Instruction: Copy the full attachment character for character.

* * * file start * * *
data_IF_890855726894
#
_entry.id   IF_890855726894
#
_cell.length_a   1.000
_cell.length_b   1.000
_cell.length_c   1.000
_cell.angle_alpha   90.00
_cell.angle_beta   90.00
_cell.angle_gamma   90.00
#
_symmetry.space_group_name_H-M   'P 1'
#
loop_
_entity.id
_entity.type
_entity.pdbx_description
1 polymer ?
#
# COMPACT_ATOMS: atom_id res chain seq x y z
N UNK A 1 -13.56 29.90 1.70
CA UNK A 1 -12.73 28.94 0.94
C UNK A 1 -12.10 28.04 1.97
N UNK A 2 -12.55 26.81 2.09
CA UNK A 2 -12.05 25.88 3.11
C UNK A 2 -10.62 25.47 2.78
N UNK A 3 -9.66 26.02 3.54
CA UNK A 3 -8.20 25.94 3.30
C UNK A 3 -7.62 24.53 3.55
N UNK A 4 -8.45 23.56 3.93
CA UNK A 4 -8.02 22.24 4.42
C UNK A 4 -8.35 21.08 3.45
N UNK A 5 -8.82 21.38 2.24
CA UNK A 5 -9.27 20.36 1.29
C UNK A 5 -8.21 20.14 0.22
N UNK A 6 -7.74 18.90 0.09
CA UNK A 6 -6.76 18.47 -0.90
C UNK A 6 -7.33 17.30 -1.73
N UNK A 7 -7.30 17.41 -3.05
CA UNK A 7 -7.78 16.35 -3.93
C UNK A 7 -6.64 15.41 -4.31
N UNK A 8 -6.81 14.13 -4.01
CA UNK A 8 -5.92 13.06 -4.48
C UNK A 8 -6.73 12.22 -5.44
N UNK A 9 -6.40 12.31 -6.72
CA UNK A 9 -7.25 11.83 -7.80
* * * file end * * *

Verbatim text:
data_IF_890855726894
#
_entry.id   IF_890855726894
#
_cell.length_a   1.000
_cell.length_b   1.000
_cell.length_c   1.000
_cell.angle_alpha   90.00
_cell.angle_beta   90.00
_cell.angle_gamma   90.00
#
_symmetry.space_group_name_H-M   'P 1'
#
loop_
_entity.id
_entity.type
_entity.pdbx_description
1 polymer ?
#
# COMPACT_ATOMS: atom_id res chain seq x y z
N UNK A 1 -13.56 29.90 1.70
CA UNK A 1 -12.73 28.94 0.94
C UNK A 1 -12.10 28.04 1.97
N UNK A 2 -12.55 26.81 2.09
CA UNK A 2 -12.05 25.88 3.11
C UNK A 2 -10.62 25.47 2.78
N UNK A 3 -9.66 26.02 3.54
CA UNK A 3 -8.20 25.94 3.30
C UNK A 3 -7.62 24.53 3.55
N UNK A 4 -8.45 23.56 3.93
CA UNK A 4 -8.02 22.24 4.42
C UNK A 4 -8.35 21.08 3.45
N UNK A 5 -8.82 21.38 2.24
CA UNK A 5 -9.27 20.36 1.29
C UNK A 5 -8.21 20.14 0.22
N UNK A 6 -7.74 18.90 0.09
CA UNK A 6 -6.76 18.47 -0.90
C UNK A 6 -7.33 17.30 -1.73
N UNK A 7 -7.30 17.41 -3.05
CA UNK A 7 -7.78 16.35 -3.93
C UNK A 7 -6.64 15.41 -4.31
N UNK A 8 -6.81 14.13 -4.01
CA UNK A 8 -5.92 13.06 -4.48
C UNK A 8 -6.73 12.22 -5.44
N UNK A 9 -6.40 12.31 -6.72
CA UNK A 9 -7.25 11.83 -7.80